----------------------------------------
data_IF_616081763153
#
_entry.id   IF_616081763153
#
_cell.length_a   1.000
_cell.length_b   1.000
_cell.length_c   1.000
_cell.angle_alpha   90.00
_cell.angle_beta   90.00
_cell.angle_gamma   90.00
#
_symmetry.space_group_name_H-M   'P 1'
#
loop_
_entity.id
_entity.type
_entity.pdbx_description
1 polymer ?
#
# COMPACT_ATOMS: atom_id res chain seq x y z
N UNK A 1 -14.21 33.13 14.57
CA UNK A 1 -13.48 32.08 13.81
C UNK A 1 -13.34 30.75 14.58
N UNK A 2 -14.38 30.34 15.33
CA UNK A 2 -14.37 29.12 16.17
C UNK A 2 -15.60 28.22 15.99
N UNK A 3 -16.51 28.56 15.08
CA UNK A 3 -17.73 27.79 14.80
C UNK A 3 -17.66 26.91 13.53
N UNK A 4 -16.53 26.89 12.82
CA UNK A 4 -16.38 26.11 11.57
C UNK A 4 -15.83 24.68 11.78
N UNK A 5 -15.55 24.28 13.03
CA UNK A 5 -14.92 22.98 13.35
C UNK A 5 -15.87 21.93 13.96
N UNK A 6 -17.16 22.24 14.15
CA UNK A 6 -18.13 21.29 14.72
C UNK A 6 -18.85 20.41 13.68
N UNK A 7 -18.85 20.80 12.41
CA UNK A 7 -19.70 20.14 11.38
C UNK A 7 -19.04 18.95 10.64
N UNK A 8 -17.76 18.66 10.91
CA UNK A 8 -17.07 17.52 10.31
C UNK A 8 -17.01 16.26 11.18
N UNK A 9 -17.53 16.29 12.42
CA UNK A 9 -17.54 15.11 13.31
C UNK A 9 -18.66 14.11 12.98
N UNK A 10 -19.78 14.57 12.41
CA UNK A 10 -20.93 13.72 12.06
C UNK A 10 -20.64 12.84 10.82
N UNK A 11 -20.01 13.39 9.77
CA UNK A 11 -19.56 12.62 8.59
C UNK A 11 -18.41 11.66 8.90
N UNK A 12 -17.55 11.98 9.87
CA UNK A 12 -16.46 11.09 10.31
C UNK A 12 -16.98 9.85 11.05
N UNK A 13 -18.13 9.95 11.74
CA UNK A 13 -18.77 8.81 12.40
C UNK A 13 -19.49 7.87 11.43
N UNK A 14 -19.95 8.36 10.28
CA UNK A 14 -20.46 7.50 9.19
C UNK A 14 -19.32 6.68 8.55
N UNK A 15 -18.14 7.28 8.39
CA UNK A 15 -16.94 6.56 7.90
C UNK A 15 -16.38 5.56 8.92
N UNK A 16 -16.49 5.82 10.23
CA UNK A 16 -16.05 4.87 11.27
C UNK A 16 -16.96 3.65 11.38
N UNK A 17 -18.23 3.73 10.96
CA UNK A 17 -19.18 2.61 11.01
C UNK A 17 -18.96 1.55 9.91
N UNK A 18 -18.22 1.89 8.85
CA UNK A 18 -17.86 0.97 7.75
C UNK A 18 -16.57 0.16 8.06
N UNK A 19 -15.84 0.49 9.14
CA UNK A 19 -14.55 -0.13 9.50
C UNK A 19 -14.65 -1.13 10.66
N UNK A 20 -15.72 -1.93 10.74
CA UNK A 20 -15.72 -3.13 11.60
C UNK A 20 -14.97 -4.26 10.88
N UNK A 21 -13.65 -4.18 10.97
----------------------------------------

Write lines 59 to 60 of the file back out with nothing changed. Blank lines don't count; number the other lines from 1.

C UNK A 13 -19.49 7.87 11.43
N UNK A 14 -19.95 8.36 10.28